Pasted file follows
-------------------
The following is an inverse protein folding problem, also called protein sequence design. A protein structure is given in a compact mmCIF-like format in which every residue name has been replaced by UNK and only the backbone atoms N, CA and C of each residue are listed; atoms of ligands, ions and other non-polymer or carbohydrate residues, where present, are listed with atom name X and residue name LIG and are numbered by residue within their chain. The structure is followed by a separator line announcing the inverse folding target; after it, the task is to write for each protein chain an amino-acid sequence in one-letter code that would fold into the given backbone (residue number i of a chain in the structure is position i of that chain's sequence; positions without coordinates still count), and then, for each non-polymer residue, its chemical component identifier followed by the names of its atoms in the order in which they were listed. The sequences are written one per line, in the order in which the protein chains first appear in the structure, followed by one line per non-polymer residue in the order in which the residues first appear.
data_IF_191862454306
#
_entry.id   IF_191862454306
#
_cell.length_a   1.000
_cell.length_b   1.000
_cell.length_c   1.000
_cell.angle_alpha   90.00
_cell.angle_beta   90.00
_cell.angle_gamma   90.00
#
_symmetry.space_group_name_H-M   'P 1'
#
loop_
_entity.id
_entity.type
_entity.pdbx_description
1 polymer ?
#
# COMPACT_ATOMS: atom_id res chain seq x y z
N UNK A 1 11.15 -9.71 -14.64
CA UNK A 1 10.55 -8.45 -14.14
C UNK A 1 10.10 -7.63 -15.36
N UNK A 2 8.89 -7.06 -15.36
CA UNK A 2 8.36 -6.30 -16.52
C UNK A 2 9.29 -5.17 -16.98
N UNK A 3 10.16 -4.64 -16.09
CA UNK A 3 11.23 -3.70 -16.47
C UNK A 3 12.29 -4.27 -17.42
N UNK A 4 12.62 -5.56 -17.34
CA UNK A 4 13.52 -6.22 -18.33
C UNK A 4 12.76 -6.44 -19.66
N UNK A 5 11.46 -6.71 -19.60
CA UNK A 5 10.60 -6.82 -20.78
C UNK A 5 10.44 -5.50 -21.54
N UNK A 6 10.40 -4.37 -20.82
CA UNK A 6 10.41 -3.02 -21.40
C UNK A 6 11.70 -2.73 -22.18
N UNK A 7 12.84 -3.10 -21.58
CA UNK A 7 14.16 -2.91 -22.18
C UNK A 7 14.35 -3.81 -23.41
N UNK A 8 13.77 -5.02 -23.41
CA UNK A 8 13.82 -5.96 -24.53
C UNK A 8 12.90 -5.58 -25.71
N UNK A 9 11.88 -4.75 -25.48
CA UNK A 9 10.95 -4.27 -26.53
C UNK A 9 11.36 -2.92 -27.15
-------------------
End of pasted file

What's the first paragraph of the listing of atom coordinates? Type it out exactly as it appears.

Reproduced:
The following is an inverse protein folding problem, also called protein sequence design. A protein structure is given in a compact mmCIF-like format in which every residue name has been replaced by UNK and only the backbone atoms N, CA and C of each residue are listed; atoms of ligands, ions and other non-polymer or carbohydrate residues, where present, are listed with atom name X and residue name LIG and are numbered by residue within their chain. The structure is followed by a separator line announcing the inverse folding target; after it, the task is to write for each protein chain an amino-acid sequence in one-letter code that would fold into the given backbone (residue number i of a chain in the structure is position i of that chain's sequence; positions without coordinates still count), and then, for each non-polymer residue, its chemical component identifier followed by the names of its atoms in the order in which they were listed. The sequences are written one per line, in the order in which the protein chains first appear in the structure, followed by one line per non-polymer residue in the order in which the residues first appear.